Now that’s not to say there aren’t tedious parts of my work (invoicing anyone?), but for the most part I wake up excited to share myself and my work with those around me because what I’m doing feeds my soul and doesn’t feel like work.
If you wake up dreading each and every day, I invite you to sit with yourself and try to figure out why. Then take steps to make a change.
I’m not suggesting you go out and quit your job, but if you dread going to work, maybe you could talk to your boss about being put onto more exciting projects, or you could listen to a really great podcast or e-book during your commute, or maybe you start a lunch club with your colleagues where you take turns bringing in a new food to try and then eat it together, family style.
There are lots of small ways to improve your life that don’t require huge overhauls if that’s not what you need, so look for them and work out how to bring that into your day.
3. You can move your body regularly without suffering from aches, pains, or excessive fatigue.
Part of being healthy is being able to actually move your body around without getting winded after a few steps. Maybe you can run a mile, lift some heavy things without straining your back, take part in a dance/yoga/boxing class, or even just lift and play with you kids.
What you want is to have functional movement ability so that when you enter into your golden years you don’t lose complete mobility. Exercise and movement is also crucial for keeping your brain healthy and happy, thereby warding off the scariest of diseases (in my opinion anyway), dementia and Alzheimer’s.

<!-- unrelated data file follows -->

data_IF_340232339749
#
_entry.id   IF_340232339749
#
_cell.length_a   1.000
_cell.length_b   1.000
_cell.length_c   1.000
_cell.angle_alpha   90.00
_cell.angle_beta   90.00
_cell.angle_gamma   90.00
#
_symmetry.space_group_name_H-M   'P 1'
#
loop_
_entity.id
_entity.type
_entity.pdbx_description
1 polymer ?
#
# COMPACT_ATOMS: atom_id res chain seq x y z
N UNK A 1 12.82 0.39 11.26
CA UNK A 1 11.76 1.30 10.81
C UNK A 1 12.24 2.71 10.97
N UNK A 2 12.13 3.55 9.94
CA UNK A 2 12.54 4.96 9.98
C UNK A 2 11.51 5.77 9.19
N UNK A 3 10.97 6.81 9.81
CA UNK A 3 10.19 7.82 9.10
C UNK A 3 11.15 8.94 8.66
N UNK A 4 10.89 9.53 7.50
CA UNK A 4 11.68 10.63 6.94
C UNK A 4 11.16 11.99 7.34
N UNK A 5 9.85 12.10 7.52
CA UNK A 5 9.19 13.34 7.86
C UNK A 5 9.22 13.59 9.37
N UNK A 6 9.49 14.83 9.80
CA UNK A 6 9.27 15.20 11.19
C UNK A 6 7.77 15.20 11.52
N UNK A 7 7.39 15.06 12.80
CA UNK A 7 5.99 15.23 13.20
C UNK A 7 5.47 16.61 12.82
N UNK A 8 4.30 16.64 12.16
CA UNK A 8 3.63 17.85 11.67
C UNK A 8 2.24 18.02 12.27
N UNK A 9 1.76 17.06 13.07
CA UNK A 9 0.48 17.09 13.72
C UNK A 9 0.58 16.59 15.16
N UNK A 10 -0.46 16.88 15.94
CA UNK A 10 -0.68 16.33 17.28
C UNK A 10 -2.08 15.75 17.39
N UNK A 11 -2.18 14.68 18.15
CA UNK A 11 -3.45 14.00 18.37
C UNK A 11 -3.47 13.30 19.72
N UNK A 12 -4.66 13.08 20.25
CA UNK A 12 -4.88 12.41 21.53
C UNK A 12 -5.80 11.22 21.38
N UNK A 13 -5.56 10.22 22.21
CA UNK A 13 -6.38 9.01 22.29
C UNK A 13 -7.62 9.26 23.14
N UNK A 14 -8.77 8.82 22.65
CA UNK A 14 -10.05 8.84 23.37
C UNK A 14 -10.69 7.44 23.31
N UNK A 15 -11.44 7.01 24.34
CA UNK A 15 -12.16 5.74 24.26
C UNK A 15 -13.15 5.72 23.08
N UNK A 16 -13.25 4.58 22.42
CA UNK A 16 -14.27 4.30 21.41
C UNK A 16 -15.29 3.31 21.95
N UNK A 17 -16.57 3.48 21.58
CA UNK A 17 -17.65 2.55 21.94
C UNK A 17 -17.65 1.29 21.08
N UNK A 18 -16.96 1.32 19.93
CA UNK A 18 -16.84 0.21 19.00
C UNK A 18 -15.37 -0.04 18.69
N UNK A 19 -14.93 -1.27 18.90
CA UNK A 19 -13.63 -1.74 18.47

4. You don’t suffer from chronic food cravings or binging/restrictive cycles.
Food cravings are often a sign of imbalances in the physical and/or emotional body and when you suffer from them it’s your body’s way of telling you that there is something you need to work on.
I just want you to recognize that there is a difference between mindfully indulging in a food that you know may not promote optimal health, and being compelled to eat that food even though you don’t really want to. That is the primary distinction between food cravings and self-sabotaging behaviours.
You can read more about this in my in-depth, six-part series on self-sabotage: part 1, part 2, part 3, part 4, part 5, and part 6. And my post on stopping self-sabotage. Or download my handy and totally free Stop Self-Sabotage workbook here!
5. You see your body as a partner, not the enemy.
Too often as a woman you have likely been taught that you need to fight your body and whip her into shape to fit a specific concept of “beauty.” I’m here to let you in on a little secret: Your life will change as soon as you stop fighting your body and start treating her with love and respect.
It won’t happen overnight. In fact I’d argue that it is an ongoing process that requires mindfulness and the conscious decision to practice loving kindness. But I’ve also found that these things that take the most work are often the most rewarding.
I don’t have a magic formula to make you stop hating your body, but some things that worked for me include: yoga, journaling, meditation, mindfulness, and picturing my body as my best friend and thus treating her with the kindness, understanding, compassion, and love I usually reserve for the other people in my life.
These are just a few of the markers I use to measure health that have absolutely nothing to do with weight. There are tons more, but this post is already getting super long so I will add them to Part 2, which you can read by clicking here!
If you’re struggling with self-sabotage and with making lasting changes to your life make sure you download my Stop Self-Sabotage Workbook. It’s packed full of information, exercises, and resources to help you achieve your healthy living goals. Did I mention it’s totally free? Check it out here. Have a beautiful day friend!